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Are Open Source Violations Lurking in Your Code?

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IT organizations that feel safe from open source licensing violations might be wise to check their code, as open source components are rapidly seeping into applications by way of offshore and in-house developers taking open source shortcuts, as well as a growing population of open source-savvy grads entering the workforce.

"With all of these new aspects, open source is something companies are going to have to get their heads around," says Anthony Armenta, vice president of engineering at Wyse Technology, a maker of thin clients.

It's not just about unearthing open source code that's in violation of licensing, either. Open source must be managed like any other software component, as security vulnerabilities arise and patches become available. Wyse has been using Palamida, which checks code bases against a 6TB library of known open source projects, fingerprints, and binary files, to track its open source usage for the past year.

Last year, Palamida added open source vulnerability alerts and other security-related features to its service. Today, the company announced both electronic delivery of vulnerability updates and unique identifiers to better manage open source code.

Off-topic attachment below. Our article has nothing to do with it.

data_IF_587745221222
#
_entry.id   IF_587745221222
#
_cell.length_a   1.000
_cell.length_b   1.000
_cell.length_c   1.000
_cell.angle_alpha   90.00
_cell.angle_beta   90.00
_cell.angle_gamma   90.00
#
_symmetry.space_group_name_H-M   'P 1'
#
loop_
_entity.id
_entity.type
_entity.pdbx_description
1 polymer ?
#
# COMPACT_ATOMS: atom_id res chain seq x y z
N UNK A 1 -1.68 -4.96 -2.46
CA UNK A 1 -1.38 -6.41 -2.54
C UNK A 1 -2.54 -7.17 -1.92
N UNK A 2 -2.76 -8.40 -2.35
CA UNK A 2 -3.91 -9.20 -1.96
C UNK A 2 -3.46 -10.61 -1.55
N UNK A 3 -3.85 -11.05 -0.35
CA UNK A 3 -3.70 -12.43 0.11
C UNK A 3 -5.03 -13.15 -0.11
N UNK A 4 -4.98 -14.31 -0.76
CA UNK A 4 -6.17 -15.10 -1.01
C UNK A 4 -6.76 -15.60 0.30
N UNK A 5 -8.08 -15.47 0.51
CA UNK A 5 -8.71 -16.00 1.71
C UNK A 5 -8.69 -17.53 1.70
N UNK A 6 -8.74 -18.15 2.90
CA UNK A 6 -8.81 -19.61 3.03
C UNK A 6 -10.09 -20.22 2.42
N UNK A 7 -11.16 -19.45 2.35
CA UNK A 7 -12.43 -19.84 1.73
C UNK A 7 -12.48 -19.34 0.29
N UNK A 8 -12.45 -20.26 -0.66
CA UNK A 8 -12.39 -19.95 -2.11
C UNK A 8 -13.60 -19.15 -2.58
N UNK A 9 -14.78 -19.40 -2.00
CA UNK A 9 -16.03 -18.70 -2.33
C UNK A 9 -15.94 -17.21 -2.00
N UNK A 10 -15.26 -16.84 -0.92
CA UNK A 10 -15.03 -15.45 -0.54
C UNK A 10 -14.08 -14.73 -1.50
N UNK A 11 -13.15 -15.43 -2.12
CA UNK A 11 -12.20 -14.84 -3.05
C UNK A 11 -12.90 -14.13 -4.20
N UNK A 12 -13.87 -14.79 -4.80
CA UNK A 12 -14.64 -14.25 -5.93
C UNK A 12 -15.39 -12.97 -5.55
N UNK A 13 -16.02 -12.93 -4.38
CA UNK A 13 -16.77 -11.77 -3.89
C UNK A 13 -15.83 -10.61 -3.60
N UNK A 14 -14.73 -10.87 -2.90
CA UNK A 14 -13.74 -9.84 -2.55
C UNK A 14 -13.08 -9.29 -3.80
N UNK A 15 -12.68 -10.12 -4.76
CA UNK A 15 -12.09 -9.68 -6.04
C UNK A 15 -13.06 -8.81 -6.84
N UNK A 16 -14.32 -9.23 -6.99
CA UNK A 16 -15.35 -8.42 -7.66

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Had all s/w been free (libre)

Had all s/w been free (libre), this would not be an issue.

VMware: A "significant portion" of our technology may include open source

VMware seems to be dancing around the elephant in the room: its controversial use of Linux in its proprietary hypervisor technology. It's interesting that the company, which has refused to comment publicly on these specific allegations, is content to serve up a blanket advisory in its 10-Q.

If I were a VMware shareholder, I'd want clarity. The company suggests that it's complying with all open-source licenses, to the best of its knowledge. If this is true, it's perhaps time for the company to put those claims to a public sniff test.

The developer community hasn't been amused by VMware's use of embedded Linux in its hypervisor technology. Why not call out specifically why VMware feels it is in compliance with the GPL?

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